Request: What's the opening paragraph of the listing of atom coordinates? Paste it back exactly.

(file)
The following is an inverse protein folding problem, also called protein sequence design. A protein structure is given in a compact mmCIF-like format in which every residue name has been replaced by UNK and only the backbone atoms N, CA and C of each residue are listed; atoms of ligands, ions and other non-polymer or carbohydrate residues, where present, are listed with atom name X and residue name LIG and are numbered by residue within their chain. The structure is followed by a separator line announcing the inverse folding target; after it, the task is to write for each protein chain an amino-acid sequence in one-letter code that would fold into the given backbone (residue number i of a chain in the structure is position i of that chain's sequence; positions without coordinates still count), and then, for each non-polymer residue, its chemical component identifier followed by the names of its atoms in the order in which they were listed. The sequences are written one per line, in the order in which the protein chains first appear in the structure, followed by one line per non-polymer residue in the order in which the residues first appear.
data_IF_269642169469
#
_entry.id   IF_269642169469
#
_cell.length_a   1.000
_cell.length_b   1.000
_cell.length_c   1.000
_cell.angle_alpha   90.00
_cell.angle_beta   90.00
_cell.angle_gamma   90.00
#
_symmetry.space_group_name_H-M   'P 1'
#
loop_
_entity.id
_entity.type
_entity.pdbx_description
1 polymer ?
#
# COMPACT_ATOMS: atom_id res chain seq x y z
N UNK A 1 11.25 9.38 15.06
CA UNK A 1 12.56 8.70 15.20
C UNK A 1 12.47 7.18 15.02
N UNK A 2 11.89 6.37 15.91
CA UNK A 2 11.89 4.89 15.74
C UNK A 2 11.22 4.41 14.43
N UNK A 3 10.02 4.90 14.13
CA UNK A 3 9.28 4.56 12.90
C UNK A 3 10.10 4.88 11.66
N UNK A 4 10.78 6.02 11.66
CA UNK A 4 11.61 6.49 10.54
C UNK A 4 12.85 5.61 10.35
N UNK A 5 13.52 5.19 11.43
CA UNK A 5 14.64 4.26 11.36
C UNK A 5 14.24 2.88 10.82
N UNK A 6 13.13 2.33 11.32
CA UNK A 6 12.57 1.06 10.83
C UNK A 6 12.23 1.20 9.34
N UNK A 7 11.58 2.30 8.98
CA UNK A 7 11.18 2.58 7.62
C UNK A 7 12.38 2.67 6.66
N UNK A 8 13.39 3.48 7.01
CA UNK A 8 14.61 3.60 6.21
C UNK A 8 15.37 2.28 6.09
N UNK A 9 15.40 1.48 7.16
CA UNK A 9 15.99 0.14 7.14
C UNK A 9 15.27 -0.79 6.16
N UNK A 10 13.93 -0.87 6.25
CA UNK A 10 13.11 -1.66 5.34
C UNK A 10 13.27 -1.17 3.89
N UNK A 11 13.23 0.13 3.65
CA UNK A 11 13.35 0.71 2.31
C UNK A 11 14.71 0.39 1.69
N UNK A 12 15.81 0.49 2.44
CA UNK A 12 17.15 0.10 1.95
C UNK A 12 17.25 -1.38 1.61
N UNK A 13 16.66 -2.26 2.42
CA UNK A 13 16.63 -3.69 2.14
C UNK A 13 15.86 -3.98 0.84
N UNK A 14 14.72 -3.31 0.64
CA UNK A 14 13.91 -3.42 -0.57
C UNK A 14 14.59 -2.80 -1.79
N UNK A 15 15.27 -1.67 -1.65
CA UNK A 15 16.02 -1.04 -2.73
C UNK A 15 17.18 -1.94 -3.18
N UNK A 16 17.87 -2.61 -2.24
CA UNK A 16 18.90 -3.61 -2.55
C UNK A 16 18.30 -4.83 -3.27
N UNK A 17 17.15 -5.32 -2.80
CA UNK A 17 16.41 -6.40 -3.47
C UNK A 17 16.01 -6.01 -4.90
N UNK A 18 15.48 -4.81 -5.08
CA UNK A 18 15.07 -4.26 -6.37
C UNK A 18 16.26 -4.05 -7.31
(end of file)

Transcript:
The following is an inverse protein folding problem, also called protein sequence design. A protein structure is given in a compact mmCIF-like format in which every residue name has been replaced by UNK and only the backbone atoms N, CA and C of each residue are listed; atoms of ligands, ions and other non-polymer or carbohydrate residues, where present, are listed with atom name X and residue name LIG and are numbered by residue within their chain. The structure is followed by a separator line announcing the inverse folding target; after it, the task is to write for each protein chain an amino-acid sequence in one-letter code that would fold into the given backbone (residue number i of a chain in the structure is position i of that chain's sequence; positions without coordinates still count), and then, for each non-polymer residue, its chemical component identifier followed by the names of its atoms in the order in which they were listed. The sequences are written one per line, in the order in which the protein chains first appear in the structure, followed by one line per non-polymer residue in the order in which the residues first appear.